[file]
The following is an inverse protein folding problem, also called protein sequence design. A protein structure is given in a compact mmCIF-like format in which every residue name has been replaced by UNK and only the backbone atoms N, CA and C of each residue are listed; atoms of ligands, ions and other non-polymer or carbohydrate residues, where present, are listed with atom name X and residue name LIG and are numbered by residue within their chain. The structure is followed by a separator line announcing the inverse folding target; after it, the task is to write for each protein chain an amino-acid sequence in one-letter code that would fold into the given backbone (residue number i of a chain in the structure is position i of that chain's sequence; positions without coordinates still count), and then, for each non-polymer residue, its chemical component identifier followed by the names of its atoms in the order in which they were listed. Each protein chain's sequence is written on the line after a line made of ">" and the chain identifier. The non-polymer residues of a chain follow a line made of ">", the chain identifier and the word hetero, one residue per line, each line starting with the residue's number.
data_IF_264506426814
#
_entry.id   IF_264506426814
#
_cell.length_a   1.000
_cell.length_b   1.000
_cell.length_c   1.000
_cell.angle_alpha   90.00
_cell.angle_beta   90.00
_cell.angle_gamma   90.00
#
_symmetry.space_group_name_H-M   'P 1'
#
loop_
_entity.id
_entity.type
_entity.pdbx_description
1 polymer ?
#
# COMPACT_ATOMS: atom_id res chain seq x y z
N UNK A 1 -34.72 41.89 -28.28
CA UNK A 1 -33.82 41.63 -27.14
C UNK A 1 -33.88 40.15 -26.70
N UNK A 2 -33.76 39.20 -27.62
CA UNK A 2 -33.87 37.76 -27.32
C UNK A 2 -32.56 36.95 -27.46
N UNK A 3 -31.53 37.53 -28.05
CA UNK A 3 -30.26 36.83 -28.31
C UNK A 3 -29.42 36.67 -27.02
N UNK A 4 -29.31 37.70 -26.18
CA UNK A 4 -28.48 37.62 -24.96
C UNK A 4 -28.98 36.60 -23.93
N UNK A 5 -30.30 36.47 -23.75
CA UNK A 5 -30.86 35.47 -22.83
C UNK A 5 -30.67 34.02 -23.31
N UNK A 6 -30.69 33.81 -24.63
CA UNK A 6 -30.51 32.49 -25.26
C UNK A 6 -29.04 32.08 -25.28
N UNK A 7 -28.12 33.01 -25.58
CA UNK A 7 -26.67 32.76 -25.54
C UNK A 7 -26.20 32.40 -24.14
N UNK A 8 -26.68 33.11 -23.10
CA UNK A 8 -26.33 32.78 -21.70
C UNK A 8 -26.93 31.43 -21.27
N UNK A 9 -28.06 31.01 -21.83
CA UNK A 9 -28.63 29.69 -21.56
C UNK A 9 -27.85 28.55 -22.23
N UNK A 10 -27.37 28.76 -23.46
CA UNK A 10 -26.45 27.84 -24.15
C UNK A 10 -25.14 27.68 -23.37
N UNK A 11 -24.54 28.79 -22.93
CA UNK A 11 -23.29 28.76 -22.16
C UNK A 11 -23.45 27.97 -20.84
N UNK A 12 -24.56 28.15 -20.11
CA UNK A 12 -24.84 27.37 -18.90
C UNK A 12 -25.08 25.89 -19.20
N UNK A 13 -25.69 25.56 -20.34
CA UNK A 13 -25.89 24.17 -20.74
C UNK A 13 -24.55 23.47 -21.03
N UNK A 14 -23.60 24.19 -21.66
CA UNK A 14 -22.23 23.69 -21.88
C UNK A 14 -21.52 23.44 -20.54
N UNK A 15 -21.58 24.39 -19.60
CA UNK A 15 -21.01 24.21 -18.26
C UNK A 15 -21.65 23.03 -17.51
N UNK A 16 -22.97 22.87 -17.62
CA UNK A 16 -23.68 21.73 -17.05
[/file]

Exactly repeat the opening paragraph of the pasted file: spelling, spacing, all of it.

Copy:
The following is an inverse protein folding problem, also called protein sequence design. A protein structure is given in a compact mmCIF-like format in which every residue name has been replaced by UNK and only the backbone atoms N, CA and C of each residue are listed; atoms of ligands, ions and other non-polymer or carbohydrate residues, where present, are listed with atom name X and residue name LIG and are numbered by residue within their chain. The structure is followed by a separator line announcing the inverse folding target; after it, the task is to write for each protein chain an amino-acid sequence in one-letter code that would fold into the given backbone (residue number i of a chain in the structure is position i of that chain's sequence; positions without coordinates still count), and then, for each non-polymer residue, its chemical component identifier followed by the names of its atoms in the order in which they were listed. Each protein chain's sequence is written on the line after a line made of ">" and the chain identifier. The non-polymer residues of a chain follow a line made of ">", the chain identifier and the word hetero, one residue per line, each line starting with the residue's number.